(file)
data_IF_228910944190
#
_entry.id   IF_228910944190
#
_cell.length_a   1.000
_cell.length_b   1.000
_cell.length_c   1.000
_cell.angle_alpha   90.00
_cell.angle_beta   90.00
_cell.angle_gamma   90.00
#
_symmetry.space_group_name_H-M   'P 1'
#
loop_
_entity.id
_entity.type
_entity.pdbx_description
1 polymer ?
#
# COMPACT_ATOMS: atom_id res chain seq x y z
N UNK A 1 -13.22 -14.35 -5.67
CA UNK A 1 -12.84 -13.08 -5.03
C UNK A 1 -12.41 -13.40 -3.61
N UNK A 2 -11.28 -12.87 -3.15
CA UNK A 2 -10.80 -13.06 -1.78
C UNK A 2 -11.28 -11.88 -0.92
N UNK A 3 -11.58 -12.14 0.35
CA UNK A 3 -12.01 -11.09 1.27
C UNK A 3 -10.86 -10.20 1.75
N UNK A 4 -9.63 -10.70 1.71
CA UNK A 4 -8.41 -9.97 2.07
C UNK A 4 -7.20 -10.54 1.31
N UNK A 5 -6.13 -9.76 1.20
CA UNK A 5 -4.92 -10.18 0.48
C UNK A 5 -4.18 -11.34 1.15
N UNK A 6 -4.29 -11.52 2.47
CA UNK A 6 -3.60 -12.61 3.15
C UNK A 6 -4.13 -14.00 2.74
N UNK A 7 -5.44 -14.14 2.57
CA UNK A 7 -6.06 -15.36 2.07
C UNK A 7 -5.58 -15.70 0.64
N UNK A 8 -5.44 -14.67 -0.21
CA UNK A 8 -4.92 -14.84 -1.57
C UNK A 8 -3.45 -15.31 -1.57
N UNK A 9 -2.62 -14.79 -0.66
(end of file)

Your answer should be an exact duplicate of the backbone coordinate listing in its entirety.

data_IF_228910944190
#
_entry.id   IF_228910944190
#
_cell.length_a   1.000
_cell.length_b   1.000
_cell.length_c   1.000
_cell.angle_alpha   90.00
_cell.angle_beta   90.00
_cell.angle_gamma   90.00
#
_symmetry.space_group_name_H-M   'P 1'
#
loop_
_entity.id
_entity.type
_entity.pdbx_description
1 polymer ?
#
# COMPACT_ATOMS: atom_id res chain seq x y z
N UNK A 1 -13.22 -14.35 -5.67
CA UNK A 1 -12.84 -13.08 -5.03
C UNK A 1 -12.41 -13.40 -3.61
N UNK A 2 -11.28 -12.87 -3.15
CA UNK A 2 -10.80 -13.06 -1.78
C UNK A 2 -11.28 -11.88 -0.92
N UNK A 3 -11.58 -12.14 0.35
CA UNK A 3 -12.01 -11.09 1.27
C UNK A 3 -10.86 -10.20 1.75
N UNK A 4 -9.63 -10.70 1.71
CA UNK A 4 -8.41 -9.97 2.07
C UNK A 4 -7.20 -10.54 1.31
N UNK A 5 -6.13 -9.76 1.20
CA UNK A 5 -4.92 -10.18 0.48
C UNK A 5 -4.18 -11.34 1.15
N UNK A 6 -4.29 -11.52 2.47
CA UNK A 6 -3.60 -12.61 3.15
C UNK A 6 -4.13 -14.00 2.74
N UNK A 7 -5.44 -14.14 2.57
CA UNK A 7 -6.06 -15.36 2.07
C UNK A 7 -5.58 -15.70 0.64
N UNK A 8 -5.44 -14.67 -0.21
CA UNK A 8 -4.92 -14.84 -1.57
C UNK A 8 -3.45 -15.31 -1.57
N UNK A 9 -2.62 -14.79 -0.66